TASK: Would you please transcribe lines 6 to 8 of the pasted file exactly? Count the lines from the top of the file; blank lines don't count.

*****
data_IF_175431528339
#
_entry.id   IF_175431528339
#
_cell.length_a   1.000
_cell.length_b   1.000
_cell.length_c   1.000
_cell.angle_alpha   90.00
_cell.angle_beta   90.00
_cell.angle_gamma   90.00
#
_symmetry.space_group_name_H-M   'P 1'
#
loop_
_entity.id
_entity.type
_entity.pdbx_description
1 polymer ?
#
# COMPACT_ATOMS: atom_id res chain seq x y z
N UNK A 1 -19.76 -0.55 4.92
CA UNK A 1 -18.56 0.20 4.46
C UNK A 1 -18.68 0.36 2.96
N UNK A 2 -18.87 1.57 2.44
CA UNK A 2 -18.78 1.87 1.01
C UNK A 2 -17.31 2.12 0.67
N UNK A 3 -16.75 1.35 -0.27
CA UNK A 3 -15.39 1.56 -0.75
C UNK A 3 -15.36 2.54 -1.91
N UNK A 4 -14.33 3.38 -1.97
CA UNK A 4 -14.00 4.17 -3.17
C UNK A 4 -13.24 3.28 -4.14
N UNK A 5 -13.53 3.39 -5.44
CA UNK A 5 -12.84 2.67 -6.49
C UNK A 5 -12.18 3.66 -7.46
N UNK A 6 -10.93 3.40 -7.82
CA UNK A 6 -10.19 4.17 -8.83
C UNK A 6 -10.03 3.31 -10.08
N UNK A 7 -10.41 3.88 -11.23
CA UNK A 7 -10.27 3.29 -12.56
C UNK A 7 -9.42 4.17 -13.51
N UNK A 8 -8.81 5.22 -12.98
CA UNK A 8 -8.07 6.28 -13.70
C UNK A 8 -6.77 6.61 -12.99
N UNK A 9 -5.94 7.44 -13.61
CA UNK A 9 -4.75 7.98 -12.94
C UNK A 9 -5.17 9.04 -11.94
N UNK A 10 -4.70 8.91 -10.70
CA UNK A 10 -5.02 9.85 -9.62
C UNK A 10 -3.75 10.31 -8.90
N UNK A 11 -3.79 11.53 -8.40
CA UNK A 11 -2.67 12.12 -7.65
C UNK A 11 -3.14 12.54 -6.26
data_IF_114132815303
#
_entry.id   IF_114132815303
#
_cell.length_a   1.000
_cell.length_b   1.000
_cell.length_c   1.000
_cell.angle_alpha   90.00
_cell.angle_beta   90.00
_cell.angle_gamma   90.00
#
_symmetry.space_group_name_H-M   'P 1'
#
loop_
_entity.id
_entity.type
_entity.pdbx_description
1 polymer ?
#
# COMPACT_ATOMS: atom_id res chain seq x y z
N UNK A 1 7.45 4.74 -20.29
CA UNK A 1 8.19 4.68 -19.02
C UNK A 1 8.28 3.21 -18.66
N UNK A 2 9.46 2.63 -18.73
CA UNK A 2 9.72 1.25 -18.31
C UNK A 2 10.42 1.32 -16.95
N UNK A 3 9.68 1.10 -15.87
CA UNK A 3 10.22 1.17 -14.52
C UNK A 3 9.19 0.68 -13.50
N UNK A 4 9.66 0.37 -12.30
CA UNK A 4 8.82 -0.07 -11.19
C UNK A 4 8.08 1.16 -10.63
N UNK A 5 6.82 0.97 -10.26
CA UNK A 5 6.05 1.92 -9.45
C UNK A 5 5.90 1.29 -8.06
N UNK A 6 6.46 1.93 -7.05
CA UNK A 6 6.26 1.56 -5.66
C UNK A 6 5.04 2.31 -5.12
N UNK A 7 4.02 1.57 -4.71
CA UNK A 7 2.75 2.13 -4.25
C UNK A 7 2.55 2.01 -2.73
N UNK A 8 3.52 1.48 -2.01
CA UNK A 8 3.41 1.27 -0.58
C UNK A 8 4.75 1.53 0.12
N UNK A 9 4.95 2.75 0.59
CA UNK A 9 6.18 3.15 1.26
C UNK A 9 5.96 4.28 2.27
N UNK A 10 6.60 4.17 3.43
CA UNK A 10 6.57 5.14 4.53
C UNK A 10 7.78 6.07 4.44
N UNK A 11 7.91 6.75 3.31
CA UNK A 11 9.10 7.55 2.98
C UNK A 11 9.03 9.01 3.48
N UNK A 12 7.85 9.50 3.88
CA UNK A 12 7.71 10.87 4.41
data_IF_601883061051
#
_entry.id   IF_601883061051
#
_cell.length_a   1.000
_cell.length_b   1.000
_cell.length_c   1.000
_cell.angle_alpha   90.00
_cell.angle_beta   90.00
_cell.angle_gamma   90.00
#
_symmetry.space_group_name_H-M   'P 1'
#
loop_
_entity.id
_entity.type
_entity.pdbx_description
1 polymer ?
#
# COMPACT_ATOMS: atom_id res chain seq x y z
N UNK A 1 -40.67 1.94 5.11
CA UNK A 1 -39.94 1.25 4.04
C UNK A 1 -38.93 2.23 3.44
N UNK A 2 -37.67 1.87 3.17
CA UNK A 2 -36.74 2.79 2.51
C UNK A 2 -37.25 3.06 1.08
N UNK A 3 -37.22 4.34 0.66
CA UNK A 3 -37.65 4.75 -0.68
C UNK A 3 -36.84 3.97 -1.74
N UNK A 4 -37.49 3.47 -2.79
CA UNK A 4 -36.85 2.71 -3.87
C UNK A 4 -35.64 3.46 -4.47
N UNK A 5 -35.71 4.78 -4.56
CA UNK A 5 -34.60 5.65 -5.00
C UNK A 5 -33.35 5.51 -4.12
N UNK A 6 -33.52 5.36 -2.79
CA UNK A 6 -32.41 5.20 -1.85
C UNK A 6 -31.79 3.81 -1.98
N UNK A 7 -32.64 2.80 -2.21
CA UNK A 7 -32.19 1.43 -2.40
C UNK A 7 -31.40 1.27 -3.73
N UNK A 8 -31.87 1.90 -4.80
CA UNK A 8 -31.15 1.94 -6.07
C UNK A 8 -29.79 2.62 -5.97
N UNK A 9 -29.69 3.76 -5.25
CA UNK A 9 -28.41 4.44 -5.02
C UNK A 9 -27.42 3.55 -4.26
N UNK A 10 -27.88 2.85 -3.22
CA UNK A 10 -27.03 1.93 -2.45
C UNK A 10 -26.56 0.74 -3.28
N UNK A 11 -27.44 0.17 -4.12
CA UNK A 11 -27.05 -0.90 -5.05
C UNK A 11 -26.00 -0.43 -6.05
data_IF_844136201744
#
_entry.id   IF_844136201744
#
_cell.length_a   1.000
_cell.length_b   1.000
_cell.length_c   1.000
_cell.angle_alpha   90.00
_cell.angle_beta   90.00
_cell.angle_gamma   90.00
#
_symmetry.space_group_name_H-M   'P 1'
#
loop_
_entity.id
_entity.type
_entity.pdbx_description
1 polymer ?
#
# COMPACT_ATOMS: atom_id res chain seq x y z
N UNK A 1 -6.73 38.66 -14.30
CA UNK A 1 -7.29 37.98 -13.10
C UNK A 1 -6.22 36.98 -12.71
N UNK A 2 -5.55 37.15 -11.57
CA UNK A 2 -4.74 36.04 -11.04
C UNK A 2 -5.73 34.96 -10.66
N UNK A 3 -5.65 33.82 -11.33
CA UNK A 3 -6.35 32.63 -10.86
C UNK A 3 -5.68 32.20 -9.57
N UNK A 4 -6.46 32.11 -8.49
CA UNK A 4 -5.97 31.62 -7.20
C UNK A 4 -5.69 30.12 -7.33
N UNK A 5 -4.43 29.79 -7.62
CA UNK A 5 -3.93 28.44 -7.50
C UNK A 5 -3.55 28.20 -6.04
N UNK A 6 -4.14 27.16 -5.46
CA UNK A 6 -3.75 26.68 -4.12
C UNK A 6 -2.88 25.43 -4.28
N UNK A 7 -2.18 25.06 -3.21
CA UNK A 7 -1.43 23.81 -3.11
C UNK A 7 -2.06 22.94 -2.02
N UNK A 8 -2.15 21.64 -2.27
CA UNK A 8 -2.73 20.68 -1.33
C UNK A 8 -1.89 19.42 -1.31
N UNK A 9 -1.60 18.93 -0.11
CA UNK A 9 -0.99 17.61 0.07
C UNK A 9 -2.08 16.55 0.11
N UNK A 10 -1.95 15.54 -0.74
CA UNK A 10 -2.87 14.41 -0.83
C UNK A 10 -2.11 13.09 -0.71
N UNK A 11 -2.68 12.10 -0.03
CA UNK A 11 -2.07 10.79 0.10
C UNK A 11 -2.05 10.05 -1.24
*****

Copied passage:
_cell.length_b   1.000
_cell.length_c   1.000
_cell.angle_alpha   90.00